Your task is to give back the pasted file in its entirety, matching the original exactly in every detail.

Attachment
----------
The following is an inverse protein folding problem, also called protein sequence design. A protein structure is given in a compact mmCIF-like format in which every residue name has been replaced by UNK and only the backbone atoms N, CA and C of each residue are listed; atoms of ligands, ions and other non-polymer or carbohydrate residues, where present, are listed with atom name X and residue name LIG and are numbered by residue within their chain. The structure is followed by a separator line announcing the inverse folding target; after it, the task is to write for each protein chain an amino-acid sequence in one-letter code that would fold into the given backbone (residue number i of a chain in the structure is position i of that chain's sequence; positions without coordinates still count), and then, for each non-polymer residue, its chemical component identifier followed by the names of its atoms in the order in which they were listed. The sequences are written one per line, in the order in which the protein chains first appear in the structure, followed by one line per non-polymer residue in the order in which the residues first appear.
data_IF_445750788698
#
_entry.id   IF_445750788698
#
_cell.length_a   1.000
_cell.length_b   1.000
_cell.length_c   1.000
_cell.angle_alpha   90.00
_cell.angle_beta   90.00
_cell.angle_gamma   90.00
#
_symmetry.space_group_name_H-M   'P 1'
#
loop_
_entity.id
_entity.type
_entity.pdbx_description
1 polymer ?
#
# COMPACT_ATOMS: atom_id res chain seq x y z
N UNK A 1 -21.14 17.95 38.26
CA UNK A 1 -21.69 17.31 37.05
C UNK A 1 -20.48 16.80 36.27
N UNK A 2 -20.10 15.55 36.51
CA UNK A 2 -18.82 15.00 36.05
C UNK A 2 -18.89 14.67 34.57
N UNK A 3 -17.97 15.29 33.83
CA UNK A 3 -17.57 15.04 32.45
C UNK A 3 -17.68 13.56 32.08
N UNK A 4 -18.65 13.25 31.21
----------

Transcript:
The following is an inverse protein folding problem, also called protein sequence design. A protein structure is given in a compact mmCIF-like format in which every residue name has been replaced by UNK and only the backbone atoms N, CA and C of each residue are listed; atoms of ligands, ions and other non-polymer or carbohydrate residues, where present, are listed with atom name X and residue name LIG and are numbered by residue within their chain. The structure is followed by a separator line announcing the inverse folding target; after it, the task is to write for each protein chain an amino-acid sequence in one-letter code that would fold into the given backbone (residue number i of a chain in the structure is position i of that chain's sequence; positions without coordinates still count), and then, for each non-polymer residue, its chemical component identifier followed by the names of its atoms in the order in which they were listed. The sequences are written one per line, in the order in which the protein chains first appear in the structure, followed by one line per non-polymer residue in the order in which the residues first appear.
data_IF_445750788698
#
_entry.id   IF_445750788698
#
_cell.length_a   1.000
_cell.length_b   1.000
_cell.length_c   1.000
_cell.angle_alpha   90.00
_cell.angle_beta   90.00
_cell.angle_gamma   90.00
#
_symmetry.space_group_name_H-M   'P 1'
#
loop_
_entity.id
_entity.type
_entity.pdbx_description
1 polymer ?
#
# COMPACT_ATOMS: atom_id res chain seq x y z
N UNK A 1 -21.14 17.95 38.26
CA UNK A 1 -21.69 17.31 37.05
C UNK A 1 -20.48 16.80 36.27
N UNK A 2 -20.10 15.55 36.51
CA UNK A 2 -18.82 15.00 36.05
C UNK A 2 -18.89 14.67 34.57
N UNK A 3 -17.97 15.29 33.83
CA UNK A 3 -17.57 15.04 32.45
C UNK A 3 -17.68 13.56 32.08
N UNK A 4 -18.65 13.25 31.21